Silky Oak

These Silky Oaks were brought here from Australia. These trees can live up to 100 years old! It used to be native to Australia but now grows everywhere. It is very adaptable and can survive through both drought and frost. It is fast growing and a popular choice amongst gardeners because of its straight trunk; this helps avoid the spread of growth. Its shallow roots grow towards water so be careful not to plant close to buildings or pipes!

(All pictures taken by Alexandria DiPerri except the first one)

How The Aero Garden Made Gardening Possible

Do you ever want to start gardening, but feel like you don’t have the skills to keep up with one on your own? The aero garden is the perfect solution! Living closer to the city, having space for a garden has always been a challenge. Most of the yards in my neighborhood are shared among neighbors and usually tend to be very small. My mom and I always wanted to try and grow our own vegetables, but always struggled with finding the room and proper sunlight. After a few failed attempts, my mom came across the aero garden.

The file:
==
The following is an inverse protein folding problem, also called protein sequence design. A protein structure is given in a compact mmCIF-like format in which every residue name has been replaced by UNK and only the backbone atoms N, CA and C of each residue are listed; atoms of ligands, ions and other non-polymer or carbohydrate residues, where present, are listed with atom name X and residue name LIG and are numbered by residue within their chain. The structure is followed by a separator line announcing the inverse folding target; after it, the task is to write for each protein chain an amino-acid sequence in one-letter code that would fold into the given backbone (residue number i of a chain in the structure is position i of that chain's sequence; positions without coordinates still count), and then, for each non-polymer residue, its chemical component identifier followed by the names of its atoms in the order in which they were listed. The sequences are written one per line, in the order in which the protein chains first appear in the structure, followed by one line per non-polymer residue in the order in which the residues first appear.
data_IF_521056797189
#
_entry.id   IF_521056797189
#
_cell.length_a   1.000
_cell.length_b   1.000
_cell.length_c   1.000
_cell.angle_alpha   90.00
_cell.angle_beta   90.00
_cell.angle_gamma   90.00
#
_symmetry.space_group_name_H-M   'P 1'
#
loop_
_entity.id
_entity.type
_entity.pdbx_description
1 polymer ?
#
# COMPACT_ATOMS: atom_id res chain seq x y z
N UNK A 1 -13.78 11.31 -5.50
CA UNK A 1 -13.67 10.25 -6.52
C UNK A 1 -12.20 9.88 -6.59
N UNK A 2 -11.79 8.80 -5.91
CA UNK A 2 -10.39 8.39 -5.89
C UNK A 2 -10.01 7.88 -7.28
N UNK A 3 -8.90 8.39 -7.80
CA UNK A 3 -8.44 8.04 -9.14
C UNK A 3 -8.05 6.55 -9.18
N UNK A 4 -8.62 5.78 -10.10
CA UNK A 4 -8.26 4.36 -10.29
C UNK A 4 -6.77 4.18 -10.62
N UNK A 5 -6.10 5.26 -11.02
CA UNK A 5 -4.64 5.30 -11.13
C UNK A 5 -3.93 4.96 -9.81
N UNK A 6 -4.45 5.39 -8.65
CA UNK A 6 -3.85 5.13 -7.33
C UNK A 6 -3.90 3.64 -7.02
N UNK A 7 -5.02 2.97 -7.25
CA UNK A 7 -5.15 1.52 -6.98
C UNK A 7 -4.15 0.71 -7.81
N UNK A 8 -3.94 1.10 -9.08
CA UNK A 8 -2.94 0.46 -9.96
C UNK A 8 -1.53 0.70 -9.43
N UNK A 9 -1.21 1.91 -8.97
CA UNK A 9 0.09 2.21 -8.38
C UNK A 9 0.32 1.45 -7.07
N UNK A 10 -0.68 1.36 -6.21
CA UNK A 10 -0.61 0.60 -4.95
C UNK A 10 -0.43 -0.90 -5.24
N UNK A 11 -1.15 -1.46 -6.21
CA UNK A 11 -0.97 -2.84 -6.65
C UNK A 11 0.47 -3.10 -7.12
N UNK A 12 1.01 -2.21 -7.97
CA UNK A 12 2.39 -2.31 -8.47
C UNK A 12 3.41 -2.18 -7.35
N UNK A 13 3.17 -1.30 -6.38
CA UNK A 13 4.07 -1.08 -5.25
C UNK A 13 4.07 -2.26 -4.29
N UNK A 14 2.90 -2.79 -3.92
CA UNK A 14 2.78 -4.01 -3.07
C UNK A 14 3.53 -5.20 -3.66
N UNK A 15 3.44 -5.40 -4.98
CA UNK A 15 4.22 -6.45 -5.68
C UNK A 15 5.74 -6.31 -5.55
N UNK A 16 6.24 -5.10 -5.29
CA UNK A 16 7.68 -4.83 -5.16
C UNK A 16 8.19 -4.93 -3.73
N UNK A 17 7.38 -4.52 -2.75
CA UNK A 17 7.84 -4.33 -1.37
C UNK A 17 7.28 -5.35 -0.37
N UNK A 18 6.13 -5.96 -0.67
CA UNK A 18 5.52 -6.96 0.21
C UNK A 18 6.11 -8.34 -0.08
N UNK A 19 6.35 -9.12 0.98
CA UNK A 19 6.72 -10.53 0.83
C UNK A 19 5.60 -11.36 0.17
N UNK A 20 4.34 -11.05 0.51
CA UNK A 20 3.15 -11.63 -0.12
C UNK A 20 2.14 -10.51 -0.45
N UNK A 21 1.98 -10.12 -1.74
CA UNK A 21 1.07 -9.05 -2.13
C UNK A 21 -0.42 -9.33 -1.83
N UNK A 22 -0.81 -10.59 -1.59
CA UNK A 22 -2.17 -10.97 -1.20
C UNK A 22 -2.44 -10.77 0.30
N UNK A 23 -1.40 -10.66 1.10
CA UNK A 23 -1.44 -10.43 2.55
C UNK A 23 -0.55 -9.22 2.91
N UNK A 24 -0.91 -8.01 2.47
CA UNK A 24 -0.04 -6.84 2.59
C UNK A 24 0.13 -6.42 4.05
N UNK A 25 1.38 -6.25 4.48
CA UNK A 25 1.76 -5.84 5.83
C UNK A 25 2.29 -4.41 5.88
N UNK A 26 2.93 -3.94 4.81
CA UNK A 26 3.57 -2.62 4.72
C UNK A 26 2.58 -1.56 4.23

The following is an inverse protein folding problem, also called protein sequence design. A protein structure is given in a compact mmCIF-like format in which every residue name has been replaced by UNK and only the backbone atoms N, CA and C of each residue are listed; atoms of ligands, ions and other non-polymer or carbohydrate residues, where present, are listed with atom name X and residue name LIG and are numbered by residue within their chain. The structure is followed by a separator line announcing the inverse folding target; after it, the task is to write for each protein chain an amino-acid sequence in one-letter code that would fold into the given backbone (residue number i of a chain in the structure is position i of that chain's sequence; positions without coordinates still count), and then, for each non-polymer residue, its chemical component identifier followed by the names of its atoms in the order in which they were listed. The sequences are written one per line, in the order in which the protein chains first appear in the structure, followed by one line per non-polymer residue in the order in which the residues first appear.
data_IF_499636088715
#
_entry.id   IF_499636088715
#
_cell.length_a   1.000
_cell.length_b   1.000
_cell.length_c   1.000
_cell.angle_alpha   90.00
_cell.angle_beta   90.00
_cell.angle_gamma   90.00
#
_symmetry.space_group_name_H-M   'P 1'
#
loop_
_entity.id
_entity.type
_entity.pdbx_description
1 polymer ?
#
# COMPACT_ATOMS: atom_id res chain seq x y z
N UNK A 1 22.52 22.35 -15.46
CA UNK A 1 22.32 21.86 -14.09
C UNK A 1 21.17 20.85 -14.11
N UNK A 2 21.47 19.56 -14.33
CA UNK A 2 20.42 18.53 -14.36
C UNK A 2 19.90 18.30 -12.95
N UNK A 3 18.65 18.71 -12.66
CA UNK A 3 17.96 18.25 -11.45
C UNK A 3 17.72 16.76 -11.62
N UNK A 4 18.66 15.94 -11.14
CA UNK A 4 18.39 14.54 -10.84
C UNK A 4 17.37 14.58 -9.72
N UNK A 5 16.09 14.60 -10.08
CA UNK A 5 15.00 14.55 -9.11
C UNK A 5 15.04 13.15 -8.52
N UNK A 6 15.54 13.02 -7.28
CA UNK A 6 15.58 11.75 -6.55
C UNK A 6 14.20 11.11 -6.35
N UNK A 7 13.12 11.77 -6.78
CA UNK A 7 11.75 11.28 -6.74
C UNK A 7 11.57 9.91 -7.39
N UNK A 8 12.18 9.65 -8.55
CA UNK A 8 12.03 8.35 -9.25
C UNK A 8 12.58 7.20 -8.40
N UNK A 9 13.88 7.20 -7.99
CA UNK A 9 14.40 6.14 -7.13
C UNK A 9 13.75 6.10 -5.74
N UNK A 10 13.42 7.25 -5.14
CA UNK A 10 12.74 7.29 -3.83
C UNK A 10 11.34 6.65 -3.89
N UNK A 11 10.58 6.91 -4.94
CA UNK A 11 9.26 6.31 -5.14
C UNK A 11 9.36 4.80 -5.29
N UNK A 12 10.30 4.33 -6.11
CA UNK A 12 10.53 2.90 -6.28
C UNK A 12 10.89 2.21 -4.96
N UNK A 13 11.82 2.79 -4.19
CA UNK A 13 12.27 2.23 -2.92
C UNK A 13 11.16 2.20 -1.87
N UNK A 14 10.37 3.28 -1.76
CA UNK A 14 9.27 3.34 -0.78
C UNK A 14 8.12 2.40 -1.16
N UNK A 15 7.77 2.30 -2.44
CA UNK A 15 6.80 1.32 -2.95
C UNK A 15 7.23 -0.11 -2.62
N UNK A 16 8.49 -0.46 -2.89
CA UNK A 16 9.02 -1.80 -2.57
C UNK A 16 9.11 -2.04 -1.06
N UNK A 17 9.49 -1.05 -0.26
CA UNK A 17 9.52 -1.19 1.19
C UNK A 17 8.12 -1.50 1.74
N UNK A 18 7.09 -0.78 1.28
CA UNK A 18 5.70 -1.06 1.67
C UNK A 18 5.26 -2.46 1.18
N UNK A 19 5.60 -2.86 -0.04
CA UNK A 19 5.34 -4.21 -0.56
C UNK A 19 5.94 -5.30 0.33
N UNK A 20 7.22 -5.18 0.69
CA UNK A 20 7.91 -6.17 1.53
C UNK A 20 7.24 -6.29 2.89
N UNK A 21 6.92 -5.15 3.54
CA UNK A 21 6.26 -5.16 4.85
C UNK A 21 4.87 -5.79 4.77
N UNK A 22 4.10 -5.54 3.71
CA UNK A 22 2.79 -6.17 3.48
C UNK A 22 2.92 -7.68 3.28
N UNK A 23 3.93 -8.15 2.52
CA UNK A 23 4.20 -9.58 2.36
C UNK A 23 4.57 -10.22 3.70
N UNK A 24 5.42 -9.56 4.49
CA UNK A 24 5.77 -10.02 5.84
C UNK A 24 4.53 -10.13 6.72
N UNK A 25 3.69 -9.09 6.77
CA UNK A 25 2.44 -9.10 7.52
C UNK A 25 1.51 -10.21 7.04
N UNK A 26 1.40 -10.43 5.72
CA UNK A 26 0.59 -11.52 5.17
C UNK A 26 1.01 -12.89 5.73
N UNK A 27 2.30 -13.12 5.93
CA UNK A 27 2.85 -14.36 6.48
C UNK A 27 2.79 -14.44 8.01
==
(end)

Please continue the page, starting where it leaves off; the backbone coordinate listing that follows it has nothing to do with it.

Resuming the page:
These are the tomatoes we have started to grow!